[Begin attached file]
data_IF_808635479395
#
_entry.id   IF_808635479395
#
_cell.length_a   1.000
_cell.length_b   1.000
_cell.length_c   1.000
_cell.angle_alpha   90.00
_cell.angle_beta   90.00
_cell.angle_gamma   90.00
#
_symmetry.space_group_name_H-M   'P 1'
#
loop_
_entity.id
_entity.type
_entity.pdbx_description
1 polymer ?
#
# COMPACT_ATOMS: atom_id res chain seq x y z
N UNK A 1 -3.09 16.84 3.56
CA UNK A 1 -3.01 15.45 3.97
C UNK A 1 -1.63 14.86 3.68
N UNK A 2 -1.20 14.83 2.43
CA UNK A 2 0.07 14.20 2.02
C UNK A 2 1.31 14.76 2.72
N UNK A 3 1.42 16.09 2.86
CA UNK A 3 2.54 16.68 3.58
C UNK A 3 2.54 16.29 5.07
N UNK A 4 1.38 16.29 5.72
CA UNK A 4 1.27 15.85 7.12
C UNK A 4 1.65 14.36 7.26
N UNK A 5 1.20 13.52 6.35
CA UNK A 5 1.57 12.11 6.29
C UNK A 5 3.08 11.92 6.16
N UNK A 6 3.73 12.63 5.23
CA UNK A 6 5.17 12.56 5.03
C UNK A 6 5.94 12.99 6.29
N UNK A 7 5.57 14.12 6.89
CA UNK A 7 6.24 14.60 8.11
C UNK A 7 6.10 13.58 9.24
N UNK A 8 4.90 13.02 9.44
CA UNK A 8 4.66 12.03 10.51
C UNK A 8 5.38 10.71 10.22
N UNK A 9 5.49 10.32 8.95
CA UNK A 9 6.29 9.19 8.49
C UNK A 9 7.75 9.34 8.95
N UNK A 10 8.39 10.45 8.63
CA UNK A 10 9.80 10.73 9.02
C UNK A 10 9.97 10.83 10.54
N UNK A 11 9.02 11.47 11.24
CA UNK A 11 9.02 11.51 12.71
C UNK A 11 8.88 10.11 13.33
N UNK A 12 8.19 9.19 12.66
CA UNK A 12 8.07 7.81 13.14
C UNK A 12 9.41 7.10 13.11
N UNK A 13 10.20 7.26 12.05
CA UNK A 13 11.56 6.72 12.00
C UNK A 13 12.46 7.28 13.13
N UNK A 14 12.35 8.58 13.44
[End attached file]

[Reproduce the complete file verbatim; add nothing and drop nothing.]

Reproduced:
data_IF_808635479395
#
_entry.id   IF_808635479395
#
_cell.length_a   1.000
_cell.length_b   1.000
_cell.length_c   1.000
_cell.angle_alpha   90.00
_cell.angle_beta   90.00
_cell.angle_gamma   90.00
#
_symmetry.space_group_name_H-M   'P 1'
#
loop_
_entity.id
_entity.type
_entity.pdbx_description
1 polymer ?
#
# COMPACT_ATOMS: atom_id res chain seq x y z
N UNK A 1 -3.09 16.84 3.56
CA UNK A 1 -3.01 15.45 3.97
C UNK A 1 -1.63 14.86 3.68
N UNK A 2 -1.20 14.83 2.43
CA UNK A 2 0.07 14.20 2.02
C UNK A 2 1.31 14.76 2.72
N UNK A 3 1.42 16.09 2.86
CA UNK A 3 2.54 16.68 3.58
C UNK A 3 2.54 16.29 5.07
N UNK A 4 1.38 16.29 5.72
CA UNK A 4 1.27 15.85 7.12
C UNK A 4 1.65 14.36 7.26
N UNK A 5 1.20 13.52 6.35
CA UNK A 5 1.57 12.11 6.29
C UNK A 5 3.08 11.92 6.16
N UNK A 6 3.73 12.63 5.23
CA UNK A 6 5.17 12.56 5.03
C UNK A 6 5.94 12.99 6.29
N UNK A 7 5.57 14.12 6.89
CA UNK A 7 6.24 14.60 8.11
C UNK A 7 6.10 13.58 9.24
N UNK A 8 4.90 13.02 9.44
CA UNK A 8 4.66 12.03 10.51
C UNK A 8 5.38 10.71 10.22
N UNK A 9 5.49 10.32 8.95
CA UNK A 9 6.29 9.19 8.49
C UNK A 9 7.75 9.34 8.95
N UNK A 10 8.39 10.45 8.63
CA UNK A 10 9.80 10.73 9.02
C UNK A 10 9.97 10.83 10.54
N UNK A 11 9.02 11.47 11.24
CA UNK A 11 9.02 11.51 12.71
C UNK A 11 8.88 10.11 13.33
N UNK A 12 8.19 9.19 12.66
CA UNK A 12 8.07 7.81 13.14
C UNK A 12 9.41 7.10 13.11
N UNK A 13 10.20 7.26 12.05
CA UNK A 13 11.56 6.72 12.00
C UNK A 13 12.46 7.28 13.13
N UNK A 14 12.35 8.58 13.44